The process of developing leadership capacity and character has parallels with the forging of a Katana, the sword of the Samurai.
Aesthetically beautiful and skilfully engineered, the Katana is forged in fire by 15 Japanese master sword-smiths over a period of 6 months.
Crafted from two types of steel, the finished blade is a perfect meld of balance, shape and strength. The quality of the metal is improved by melting it, removing impurities and beating it into the shape.
The development of a leader’s capacity – their leadership qualities – is created from learning experiences that involve a level of discomfort, what leadership development researcher, Nick Petrie terms a ‘heat experience’.
When presented with a ‘heat experience’, a leader’s patterns of habitual thinking are disrupted and disoriented and their mental models are significantly challenged into being reshaped by new, alternative world views.
Core assumptions, ways of thinking and ways of behaving are forced into developing and adapting in the context in which the leader now finds him or herself.
The leadership gap between what is now required of the leader versus their ability to demonstrate cognitive and emotional agility begins to close as leaders integrate old assumptions and patterns of thinking into the new.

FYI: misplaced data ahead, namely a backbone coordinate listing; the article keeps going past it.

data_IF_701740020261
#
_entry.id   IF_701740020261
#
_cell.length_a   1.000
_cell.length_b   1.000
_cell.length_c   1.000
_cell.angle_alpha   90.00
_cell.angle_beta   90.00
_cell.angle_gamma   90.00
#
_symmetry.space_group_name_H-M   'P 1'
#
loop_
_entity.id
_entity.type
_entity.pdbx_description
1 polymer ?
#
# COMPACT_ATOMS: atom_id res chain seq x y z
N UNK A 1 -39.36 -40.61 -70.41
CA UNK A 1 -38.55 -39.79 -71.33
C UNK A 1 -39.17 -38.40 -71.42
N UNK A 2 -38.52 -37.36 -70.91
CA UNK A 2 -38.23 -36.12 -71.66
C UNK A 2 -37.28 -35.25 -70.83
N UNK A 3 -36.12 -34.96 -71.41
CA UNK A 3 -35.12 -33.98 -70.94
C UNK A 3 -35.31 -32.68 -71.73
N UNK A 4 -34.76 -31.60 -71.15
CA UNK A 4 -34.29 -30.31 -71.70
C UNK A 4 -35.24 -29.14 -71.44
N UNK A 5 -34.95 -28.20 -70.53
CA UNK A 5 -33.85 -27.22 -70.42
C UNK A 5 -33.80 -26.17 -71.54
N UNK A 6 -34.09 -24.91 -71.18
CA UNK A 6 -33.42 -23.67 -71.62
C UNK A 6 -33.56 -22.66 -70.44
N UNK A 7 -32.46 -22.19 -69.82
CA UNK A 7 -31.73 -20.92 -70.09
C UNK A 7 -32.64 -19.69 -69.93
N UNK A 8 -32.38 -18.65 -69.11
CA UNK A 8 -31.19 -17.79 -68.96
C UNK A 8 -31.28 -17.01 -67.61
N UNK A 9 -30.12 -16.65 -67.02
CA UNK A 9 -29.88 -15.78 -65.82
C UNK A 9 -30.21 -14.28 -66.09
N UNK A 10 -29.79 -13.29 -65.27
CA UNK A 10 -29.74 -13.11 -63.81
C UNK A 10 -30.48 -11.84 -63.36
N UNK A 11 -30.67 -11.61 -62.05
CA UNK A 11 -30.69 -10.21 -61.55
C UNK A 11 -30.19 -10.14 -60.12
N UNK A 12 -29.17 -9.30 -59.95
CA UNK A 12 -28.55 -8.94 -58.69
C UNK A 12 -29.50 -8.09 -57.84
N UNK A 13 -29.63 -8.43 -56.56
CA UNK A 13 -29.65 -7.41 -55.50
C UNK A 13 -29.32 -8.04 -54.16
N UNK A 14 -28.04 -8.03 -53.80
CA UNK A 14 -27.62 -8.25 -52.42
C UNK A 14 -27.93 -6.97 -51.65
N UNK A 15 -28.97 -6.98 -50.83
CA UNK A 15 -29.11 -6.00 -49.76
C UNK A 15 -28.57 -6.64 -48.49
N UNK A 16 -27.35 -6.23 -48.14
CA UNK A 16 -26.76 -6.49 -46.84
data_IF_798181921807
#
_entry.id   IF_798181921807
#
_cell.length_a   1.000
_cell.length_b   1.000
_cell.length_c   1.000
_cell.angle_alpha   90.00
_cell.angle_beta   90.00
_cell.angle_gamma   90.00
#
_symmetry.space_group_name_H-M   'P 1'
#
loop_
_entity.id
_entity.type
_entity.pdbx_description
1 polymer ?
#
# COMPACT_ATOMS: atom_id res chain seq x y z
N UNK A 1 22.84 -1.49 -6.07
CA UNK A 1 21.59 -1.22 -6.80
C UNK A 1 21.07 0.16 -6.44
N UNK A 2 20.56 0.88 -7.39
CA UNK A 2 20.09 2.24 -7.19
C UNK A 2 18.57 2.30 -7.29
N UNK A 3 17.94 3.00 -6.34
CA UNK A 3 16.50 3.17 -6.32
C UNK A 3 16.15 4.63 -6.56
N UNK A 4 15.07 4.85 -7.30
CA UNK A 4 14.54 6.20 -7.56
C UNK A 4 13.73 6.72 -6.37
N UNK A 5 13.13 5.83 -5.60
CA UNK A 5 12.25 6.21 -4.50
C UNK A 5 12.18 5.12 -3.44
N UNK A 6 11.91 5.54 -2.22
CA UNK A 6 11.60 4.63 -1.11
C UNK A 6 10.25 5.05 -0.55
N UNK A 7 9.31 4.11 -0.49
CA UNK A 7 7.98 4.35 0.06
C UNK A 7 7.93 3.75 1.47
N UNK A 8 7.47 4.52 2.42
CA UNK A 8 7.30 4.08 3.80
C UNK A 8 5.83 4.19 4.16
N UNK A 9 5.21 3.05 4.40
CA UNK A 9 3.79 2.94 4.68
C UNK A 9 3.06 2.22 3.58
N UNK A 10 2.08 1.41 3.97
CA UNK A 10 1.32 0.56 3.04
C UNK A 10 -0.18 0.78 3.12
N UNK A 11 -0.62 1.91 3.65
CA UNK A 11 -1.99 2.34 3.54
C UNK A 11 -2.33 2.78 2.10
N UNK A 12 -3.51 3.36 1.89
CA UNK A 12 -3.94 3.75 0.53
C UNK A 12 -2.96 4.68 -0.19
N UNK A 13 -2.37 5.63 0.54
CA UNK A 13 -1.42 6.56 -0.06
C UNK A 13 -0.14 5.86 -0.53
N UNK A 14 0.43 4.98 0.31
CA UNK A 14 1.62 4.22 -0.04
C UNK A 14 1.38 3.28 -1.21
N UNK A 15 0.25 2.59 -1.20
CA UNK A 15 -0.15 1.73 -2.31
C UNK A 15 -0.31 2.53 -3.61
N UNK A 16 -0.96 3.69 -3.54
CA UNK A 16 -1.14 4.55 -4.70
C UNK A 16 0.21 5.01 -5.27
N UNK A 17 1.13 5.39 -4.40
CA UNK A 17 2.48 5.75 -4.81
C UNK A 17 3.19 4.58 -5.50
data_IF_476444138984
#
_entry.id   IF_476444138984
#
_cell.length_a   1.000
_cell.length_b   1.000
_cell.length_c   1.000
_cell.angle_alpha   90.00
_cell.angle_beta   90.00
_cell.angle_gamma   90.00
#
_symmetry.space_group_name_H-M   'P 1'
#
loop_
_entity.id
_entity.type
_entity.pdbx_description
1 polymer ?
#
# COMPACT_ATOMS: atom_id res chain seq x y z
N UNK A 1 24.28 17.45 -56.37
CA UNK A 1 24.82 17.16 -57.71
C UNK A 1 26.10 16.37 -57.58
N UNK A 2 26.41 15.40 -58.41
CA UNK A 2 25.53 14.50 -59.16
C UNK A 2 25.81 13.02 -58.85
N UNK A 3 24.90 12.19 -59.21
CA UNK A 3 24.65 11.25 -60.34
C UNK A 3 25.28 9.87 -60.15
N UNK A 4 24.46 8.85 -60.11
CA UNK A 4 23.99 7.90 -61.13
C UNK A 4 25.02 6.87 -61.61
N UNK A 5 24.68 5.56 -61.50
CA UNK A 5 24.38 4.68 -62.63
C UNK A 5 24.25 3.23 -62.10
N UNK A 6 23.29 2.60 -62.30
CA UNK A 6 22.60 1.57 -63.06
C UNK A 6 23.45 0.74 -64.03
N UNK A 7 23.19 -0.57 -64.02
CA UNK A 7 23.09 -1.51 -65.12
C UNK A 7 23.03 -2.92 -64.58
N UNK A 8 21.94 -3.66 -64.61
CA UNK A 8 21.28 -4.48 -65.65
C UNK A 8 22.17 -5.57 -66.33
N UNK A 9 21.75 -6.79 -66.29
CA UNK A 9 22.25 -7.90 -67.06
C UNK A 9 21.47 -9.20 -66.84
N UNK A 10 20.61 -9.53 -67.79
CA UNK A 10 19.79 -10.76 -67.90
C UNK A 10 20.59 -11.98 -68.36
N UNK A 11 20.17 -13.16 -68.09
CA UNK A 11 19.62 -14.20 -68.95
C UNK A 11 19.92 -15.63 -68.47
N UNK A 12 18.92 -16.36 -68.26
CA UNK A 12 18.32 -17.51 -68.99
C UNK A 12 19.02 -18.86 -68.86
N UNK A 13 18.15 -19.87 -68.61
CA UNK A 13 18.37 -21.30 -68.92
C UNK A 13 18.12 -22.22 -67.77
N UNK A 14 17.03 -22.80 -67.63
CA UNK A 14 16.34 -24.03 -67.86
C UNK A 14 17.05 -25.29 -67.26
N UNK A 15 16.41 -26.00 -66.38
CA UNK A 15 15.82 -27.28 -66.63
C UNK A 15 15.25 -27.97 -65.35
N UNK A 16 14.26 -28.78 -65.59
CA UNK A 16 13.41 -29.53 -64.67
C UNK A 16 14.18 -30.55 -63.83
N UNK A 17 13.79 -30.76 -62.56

A leader’s personal growth is forged through guided introspection and reflection often with the support of a coach to help them adapt to new ways of sense making of the rapidly changing world around them.
The leader eventually arrives at a more advanced worldview as new patterns of thinking are integrated and core assumptions are reconstituted .
This episode of personal growth and development helps to activate required shift in the level of consciousness now needed to solve today’s problems, both Professor Bob Kegan and Albert Einstein refer to.
At the time of writing, we are all facing one or more of our own ‘heat experiences’ right now. New ways of thinking and being are being demanded of all of us to step forward into the future.
The discomfort we experience today will shape and expand our own worldview tomorrow.
What practical steps will you take today to advance your own worldview and thinking?